What’s in a Name

Several years ago now, I had the opportunity to merge the church the Lord had raised up with another church that was in the process of dying.  That church was and is still Landmark Baptist Church.  To prepare my baby church for the transition I preached a message entitled “What’s in a Name”.  This baby church was about to merge with another church and it was going to lose it’s identity as Lighthouse Baptist Church.  To some this was a terrible thing.  This name carried ‘blood, sweat and tears’ with it.  We had toiled together and fought and been abused by an unthinking town board together and now we were going to lose that name…  However, it isn’t the name that made us what we were.  It is and was Christ and His doctrine.

I’ve been thinking a lot about that lately.  I’ve been considering how much of Biblical Christianity has been divided against itself in the past century or so.  We haven’t divided over doctrine so much as preference and fear; the fear of people that disagree with us.  Fear that our church may be swayed to that other opinion. Interesting… I think if that is the case than we haven’t spent enough time establishing our opinion and basing it in the Scriptures to start with.  We divide over dress, music, church polity, secondary associations, methods and so much more.

We separate and then you look at our doctrines and you see a remarkable, amazing similarity.  A church may use a different version of the Bible and yet have the doctrine of Salvation, Baptism and Discipleship, Deity etc… absolutely spot on.  A church may use Contemporary Christian Music to lead it’s people to worship the Lord; something that many conservative churches rail against and yet the doctrine and preaching is the same.  I have even heard preachers rail (1 Corinthians 5:11 But now I have written unto you not to keep company, if any man that is called a brother be a… railer… with such an one no not to eat.” Hmm… interesting…  a railer… there is certainly cause for separation…)  against such churches as preaching fluff and of only being centers of entertainment with just 15 minute sermons; then come to find out as you attend or listen online, these churches have deeper, more Biblically accurate and longer sermons than some conservative churches.  The list goes on. A church that doesn’t have the name Baptist is a not a good church, or is a compromising church, or is a church that we cannot associate with… Of course the name Baptist as an identifier of the church is NEVER used in Scripture… Acts 10:37 explains that the Gospel began AFTER the baptism of John.  Again in Acts 18 we see that the great Apollos knew only the baptism of John and though he was eloquent and powerful in his speech he lacked JESUS then Pricilla and Aquilla more perfectly explained to him Jesus.  In chapter 19 Paul the Apostle happens upon some disciples of John that didn’t know Christ.  They had been baptized in the repentance of John but not Christ.  When they heard this they were baptized into the baptism of Christ!  Baptist is a good name, mostly, but it isn’t the only name and using it as a litmus test for fellowship or ministry can be hazardous.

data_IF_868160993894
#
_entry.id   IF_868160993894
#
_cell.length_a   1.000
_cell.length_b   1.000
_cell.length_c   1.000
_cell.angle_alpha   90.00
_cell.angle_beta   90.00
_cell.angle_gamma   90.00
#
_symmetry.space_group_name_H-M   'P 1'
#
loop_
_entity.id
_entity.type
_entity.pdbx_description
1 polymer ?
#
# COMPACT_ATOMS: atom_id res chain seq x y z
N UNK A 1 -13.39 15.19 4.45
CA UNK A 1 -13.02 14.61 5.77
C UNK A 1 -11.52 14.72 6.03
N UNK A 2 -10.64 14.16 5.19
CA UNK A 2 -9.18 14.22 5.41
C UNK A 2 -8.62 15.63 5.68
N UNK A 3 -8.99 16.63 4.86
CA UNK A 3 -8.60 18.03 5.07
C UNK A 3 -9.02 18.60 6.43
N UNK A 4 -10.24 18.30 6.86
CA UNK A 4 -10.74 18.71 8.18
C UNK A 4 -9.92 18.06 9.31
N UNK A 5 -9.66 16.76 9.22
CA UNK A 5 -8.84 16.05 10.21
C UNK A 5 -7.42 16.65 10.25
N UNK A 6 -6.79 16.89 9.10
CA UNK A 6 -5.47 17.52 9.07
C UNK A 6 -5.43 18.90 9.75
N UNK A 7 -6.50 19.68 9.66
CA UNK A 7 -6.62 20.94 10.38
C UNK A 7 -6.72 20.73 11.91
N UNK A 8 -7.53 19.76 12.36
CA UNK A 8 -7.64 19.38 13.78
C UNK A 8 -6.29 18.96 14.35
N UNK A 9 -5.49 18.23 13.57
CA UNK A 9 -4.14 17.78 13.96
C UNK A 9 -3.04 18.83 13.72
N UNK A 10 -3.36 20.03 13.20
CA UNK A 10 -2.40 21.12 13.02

Lest in reading this you think that my desire on this topic it is to sacrifice essential doctrine for the sake of unity it is not; but to borrow from the original New England Baptist Roger Williams the gospel preaching churches were never meant to be uniform only united.  Ecumenicalism once meant a merger of doctrinally disparate churches.  It meant that you would work with a church that preached liberal theology, or false doctrine so long as Jesus was mentioned… this was and is wrong on every level. However, many churches have come to define liberal theology as something it is not.  Liberal theology now means anything that does not measure up to your standard of perceived holiness.  The verse in 1 Corinthians “Come out from among them and be ye separate saith the Lord” has come to be aimed at churches of like faith, but different methods.

My aim in this post is to simply state that things are not always black and white.  Good men of God have disagreed and will until Jesus comes back.   There are some really great ministries that lack the name Baptist and that no longer use hymnals as their primary source of worship material. I believe that doctrine divides and it should.  That said we should be careful that it is doctrine that is dividing us and not simply opinion, for Jesus said that as He was one with the Father and we were one with Him that we should be one with each other.

John 17:20-23   ‘Neither pray I for these alone, but for them also which shall believe on me through their word;  That they all may be one; as thou, Father, art in me, and I in thee, that they also may be one in us: that the world may believe that thou hast sent me.  And the glory which thou gavest me I have given them; that they may be one, even as we are one:  I in them, and thou in me, that they may be made perfect in one; and that the world may know that thou hast sent me, and hast loved them, as thou hast loved me.”

Should we careful?  Yes.  Should we be ignorant and ignorantly condemn ministry that doesn’t look like ours? No.  Should we maybe, just maybe consider working with or fellowshipping with churches that are a little different than ours… the choice is yours.


2 Responses to “What’s in a Name”

  1. Erik says:

    The church has wondrous diversity built into it because the fallen human race is infinitely diverse. Jesus knows what he’s doing.

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